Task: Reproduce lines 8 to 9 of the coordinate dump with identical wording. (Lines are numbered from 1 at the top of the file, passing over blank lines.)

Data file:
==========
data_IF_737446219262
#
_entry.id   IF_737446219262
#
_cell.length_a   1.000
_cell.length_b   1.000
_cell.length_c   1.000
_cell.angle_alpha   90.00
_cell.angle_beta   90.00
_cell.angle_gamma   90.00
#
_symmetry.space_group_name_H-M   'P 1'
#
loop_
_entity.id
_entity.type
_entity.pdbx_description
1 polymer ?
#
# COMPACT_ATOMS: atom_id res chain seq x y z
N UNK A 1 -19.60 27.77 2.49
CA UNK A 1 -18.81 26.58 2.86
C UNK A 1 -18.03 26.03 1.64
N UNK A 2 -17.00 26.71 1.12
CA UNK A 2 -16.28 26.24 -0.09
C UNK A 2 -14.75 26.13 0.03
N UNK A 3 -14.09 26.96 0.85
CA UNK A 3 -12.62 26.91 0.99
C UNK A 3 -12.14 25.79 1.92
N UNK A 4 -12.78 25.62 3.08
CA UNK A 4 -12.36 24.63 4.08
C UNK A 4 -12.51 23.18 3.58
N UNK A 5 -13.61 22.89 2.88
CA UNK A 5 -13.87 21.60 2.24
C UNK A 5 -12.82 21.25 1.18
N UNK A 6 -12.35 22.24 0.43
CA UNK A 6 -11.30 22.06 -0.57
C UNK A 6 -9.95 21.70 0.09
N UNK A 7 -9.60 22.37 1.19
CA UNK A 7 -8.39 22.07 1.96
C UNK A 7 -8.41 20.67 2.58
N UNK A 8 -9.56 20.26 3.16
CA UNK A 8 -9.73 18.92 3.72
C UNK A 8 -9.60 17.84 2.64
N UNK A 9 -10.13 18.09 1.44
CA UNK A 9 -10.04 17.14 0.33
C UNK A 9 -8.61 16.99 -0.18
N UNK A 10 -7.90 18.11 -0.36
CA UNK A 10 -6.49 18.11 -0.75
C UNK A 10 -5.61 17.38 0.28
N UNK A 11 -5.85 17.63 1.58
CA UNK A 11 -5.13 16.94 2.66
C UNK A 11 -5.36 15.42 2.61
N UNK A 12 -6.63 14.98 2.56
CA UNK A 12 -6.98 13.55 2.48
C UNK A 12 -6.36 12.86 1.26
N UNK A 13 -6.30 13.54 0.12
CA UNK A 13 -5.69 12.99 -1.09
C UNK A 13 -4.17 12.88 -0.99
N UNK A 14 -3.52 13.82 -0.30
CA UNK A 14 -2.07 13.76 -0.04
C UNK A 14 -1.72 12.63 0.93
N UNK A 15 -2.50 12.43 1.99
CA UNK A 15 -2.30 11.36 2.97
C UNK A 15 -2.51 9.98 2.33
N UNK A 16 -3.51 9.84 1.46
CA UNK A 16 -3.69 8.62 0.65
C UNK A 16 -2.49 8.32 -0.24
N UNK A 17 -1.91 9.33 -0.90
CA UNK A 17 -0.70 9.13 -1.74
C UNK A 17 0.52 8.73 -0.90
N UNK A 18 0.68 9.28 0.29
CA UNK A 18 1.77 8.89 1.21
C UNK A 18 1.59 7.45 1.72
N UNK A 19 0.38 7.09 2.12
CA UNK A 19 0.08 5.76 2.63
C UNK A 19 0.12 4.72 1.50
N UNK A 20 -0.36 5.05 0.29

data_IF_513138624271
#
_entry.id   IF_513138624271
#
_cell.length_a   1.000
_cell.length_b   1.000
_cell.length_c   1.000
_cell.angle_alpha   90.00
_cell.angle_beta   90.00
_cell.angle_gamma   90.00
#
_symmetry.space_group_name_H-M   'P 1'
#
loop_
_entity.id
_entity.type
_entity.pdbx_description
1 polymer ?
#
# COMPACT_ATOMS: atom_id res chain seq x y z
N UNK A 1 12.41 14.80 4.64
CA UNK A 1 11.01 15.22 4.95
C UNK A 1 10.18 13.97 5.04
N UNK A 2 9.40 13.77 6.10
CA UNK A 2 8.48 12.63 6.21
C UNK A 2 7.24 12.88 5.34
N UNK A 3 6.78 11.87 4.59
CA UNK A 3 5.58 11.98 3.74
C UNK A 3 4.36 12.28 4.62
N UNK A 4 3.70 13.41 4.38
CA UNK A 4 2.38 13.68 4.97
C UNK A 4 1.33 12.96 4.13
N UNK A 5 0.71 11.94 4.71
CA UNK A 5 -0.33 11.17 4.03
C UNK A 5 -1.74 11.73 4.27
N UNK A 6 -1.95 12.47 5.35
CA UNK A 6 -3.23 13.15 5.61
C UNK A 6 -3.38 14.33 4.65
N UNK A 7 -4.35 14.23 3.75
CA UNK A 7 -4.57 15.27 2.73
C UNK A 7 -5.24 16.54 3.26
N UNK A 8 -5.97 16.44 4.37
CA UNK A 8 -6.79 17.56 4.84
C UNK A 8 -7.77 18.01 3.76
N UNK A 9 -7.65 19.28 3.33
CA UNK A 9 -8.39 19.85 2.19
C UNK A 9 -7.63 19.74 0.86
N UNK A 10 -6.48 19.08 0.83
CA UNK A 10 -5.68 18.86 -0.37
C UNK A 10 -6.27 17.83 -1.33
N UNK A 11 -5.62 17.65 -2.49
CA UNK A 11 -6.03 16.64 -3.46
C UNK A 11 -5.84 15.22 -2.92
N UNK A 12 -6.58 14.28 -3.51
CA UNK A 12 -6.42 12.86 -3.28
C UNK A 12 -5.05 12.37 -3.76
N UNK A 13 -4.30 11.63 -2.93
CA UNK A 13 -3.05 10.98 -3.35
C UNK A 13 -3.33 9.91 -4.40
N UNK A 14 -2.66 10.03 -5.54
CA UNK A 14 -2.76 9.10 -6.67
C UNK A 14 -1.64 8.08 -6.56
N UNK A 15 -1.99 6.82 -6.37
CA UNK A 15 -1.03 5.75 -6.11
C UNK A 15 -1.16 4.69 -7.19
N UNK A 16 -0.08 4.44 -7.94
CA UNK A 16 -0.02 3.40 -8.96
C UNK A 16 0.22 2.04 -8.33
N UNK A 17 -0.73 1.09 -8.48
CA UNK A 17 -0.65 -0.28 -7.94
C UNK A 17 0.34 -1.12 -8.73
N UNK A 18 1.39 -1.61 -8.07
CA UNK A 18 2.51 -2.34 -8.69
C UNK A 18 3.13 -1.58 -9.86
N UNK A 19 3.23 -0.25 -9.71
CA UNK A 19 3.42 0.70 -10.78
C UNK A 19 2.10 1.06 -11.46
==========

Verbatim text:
_cell.angle_alpha   90.00
_cell.angle_beta   90.00